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June 14, 2024
Boeing HQ
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Today’s key stories related to Boeing center on David Calhoun’s pay package amid poor corporate performance, concerns being raised over Boeing’s planned acquisition of Spirit AeroSystems, and speculation regarding whether Warren Buffett, who has a large amount of cash looking for an acquisition, might consider Boeing.

In other stories, Qatar Airways new chief is critical of Boeing aircraft delays and not being tough enough with suppliers, while report that summer holiday schedules could be curtailed due to a shortage of aircraft amid the Boeing and Pratt & Whitney quality problems.

Links to today’s key stories follow:

  • Should Boeing’s CEO get a 45% pay raise for a 45% failure?  Inside his controversial $32.8 million pay package – Entrepreneur
  • Boeing’s planned buy of Spirit AeroSystems raises concerns as DOD officials weigh in – Aviation Week
  • Airframers should be tougher on suppliers to address delivery delays: Qatar Airways chief – Flight Global
  • Could Warren Buffett buy Boeing stock? – 24/7 Wall St
  • Biggest plane shortage ‘since 9/11’ could spell holiday misery this summer – Mirror
  • Renaissance Technologies, Two Sigma among funds that dumped Boeing in first quarter- Reuters

The Bottom Line

It is clear that Boeing’s operational and financial performance has been a major failure, with unresolved problems in each of Boeing’s major programs, investigations by multiple regulatory agencies that will lead to sanctions and potentially criminal charges, and significant financial losses for the company.  CEO David Calhoun, who was effectively forced out by airline customers asking to meet the Board without him present, is a lame duck manager after announcing his retirement by year-end.  His financial package is now being criticized as too generous given the deep problems with the company, and may merit being revisited by the Board.

The industry rumor mill that Warren Buffett is looking at the company as a turnaround opportunity may depend on how well Boeing’s search process is progressing and whether the culture can be changed.  There is underlying value at Boeing that current management has been unable to capitalize on that a strong management team could overcome.  The question is whether Berkshire Hathaway has the patience and expertise to effect a turnaround in a company whose culture has toxically evolved over the last 27 years.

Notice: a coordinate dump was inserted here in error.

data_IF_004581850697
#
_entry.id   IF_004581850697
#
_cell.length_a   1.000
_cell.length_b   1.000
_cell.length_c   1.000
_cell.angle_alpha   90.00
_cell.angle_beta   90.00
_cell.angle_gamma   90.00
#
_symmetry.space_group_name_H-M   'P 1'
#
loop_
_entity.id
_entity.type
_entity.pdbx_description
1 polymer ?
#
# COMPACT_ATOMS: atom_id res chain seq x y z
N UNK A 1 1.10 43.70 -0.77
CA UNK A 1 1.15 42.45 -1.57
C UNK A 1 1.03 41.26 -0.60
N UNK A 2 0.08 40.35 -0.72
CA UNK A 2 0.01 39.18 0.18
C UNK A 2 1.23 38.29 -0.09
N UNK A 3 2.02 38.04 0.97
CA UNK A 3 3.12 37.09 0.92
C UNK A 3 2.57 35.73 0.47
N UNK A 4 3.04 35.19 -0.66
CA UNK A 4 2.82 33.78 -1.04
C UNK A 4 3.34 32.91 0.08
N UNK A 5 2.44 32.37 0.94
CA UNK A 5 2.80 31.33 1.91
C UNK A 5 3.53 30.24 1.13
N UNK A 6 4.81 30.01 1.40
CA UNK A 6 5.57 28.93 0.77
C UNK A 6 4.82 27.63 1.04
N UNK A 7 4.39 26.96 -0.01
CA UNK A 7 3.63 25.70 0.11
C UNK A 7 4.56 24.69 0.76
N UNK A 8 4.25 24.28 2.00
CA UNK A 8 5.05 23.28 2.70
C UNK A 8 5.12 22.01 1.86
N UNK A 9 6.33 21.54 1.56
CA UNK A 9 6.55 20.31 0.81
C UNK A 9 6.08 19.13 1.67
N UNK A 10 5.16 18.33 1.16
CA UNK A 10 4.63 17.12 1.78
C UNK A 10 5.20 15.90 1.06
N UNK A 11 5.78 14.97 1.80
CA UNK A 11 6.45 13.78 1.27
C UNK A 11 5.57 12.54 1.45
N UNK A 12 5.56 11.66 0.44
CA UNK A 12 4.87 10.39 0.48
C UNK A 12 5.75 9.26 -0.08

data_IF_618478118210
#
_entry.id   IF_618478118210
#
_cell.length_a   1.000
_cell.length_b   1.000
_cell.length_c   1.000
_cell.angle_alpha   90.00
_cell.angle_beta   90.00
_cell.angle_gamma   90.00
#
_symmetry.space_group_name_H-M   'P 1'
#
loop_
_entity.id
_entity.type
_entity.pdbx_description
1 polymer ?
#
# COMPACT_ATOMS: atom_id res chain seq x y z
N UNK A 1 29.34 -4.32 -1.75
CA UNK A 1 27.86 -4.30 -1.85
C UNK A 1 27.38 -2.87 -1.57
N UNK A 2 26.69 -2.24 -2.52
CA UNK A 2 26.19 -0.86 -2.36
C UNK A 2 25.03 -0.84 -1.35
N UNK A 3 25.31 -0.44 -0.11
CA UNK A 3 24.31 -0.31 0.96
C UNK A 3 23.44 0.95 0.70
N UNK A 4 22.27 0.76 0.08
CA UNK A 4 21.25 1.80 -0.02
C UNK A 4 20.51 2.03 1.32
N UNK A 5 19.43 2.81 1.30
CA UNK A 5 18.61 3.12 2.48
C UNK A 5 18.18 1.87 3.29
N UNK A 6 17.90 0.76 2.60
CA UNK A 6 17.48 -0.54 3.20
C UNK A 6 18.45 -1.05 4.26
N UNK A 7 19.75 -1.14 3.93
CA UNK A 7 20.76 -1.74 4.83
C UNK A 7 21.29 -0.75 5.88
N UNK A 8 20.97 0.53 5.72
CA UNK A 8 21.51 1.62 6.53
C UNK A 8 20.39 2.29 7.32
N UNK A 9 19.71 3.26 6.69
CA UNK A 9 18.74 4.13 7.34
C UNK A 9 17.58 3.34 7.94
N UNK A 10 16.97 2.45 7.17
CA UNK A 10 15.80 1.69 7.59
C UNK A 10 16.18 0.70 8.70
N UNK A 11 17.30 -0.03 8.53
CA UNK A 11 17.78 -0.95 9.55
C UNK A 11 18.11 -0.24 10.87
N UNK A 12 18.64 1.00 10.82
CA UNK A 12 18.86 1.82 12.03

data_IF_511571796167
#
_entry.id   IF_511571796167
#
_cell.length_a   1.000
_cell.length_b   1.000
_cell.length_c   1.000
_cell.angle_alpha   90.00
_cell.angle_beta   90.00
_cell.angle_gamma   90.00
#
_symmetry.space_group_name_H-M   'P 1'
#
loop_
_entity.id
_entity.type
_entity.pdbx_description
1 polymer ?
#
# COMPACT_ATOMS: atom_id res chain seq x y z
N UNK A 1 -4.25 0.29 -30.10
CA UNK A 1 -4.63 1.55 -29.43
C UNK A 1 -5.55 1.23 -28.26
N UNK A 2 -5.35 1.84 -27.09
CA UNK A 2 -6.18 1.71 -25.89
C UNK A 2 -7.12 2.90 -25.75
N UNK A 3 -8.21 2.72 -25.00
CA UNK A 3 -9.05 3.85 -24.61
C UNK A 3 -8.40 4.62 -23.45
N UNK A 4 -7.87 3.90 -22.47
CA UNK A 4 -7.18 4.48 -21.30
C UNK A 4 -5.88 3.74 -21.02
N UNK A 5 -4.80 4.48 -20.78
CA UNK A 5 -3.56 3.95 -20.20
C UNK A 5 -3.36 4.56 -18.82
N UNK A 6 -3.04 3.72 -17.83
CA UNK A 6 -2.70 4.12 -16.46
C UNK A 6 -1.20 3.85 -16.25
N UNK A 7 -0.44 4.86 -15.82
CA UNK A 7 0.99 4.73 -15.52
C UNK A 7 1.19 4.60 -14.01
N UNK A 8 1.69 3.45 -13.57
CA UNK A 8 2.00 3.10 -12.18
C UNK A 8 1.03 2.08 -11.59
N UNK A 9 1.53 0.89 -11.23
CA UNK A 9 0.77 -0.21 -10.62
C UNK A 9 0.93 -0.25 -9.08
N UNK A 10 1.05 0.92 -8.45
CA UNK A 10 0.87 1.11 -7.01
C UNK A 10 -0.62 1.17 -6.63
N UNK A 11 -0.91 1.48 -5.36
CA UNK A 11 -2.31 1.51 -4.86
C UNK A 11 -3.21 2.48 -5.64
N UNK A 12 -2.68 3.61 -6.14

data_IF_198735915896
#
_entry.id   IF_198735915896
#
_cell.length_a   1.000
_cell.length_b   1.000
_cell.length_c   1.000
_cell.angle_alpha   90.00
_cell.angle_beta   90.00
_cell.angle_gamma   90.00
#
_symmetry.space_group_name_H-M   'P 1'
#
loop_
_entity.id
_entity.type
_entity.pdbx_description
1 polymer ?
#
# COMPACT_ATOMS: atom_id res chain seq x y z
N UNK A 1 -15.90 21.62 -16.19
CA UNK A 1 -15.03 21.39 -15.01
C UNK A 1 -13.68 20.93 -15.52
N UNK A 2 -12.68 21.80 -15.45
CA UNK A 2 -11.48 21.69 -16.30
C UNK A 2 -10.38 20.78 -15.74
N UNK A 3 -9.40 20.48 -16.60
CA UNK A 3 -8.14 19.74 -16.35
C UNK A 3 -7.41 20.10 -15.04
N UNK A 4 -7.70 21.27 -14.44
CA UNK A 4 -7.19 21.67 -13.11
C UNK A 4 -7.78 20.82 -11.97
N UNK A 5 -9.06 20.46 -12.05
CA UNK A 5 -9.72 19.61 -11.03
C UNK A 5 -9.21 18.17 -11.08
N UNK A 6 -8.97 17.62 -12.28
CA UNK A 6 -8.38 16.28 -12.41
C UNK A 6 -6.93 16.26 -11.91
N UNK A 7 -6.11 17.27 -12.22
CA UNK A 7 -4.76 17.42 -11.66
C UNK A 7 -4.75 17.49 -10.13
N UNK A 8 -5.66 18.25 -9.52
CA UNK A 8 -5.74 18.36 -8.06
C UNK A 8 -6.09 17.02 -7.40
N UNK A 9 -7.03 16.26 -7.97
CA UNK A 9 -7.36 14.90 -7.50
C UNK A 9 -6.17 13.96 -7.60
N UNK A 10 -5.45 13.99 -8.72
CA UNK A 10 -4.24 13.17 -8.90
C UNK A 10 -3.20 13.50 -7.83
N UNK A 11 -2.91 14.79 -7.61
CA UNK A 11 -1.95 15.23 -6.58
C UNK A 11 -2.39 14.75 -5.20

Meanwhile, Renaissance Technologies,Two Sigma, and Arrowstreet Capital are among funds that closed their Boeing investments in the first quarter.  The major divestment of equity interest by these funds indicates a lack of confidence in the future of the company by many Wall Street investors, who now view Boeing as a long-term turnaround opportunity rather than an investment for quick profits.

Concerns over the Spirit AeroSystems acquisition have emerged regarding the defense side, as Boeing will become a supplier to competing entities.  On the commercial side, Airbus assets will be spun off, but no such discussions of defense assets have arisen.  Given Spirit’s non-viable position, there may be no choice available other than the Boeing acquisition.  

Defense was Spirit’s highest growth segment, however, and represents a potential growth opportunity for the company, whether independent, spun out, or at Boeing.  The acquisition is more complex than it appears on the surface, particularly with classified programs involved made by Boeing competitors.

Finally, Qatar Airways President suggests that Boeing be tougher on the supply chain.  While we agree with the sentiment, that would likely be the wrong approach.  These companies have endured the up and down volume changes during the pandemic, the “great retirement” and loss of key personnel, and a changing production landscape at Boeing, who produced only 9 newly built 737 MAX in April.  

Boeing is investing in inventories, enabling suppliers to continue to produce to planned volumes to maintain financial viability.  Without that support, it is likely that many more suppliers, beyond Spirit AeroSystems, would fail.  The effects of the global pandemic remain, but will take time to fully recover.  Boeing is supporting its supply chain, and recognizes the difficulties even one missing part can have on programs, as evidenced by the Russian-built heat exchangers used on the 787 that are causing a production shortfall.  Managing a supply chain this complex is not an easy task, and Boeing is actively working the problems to increase production rates.

author avatar
Ernest Arvai
President AirInsight Group LLC

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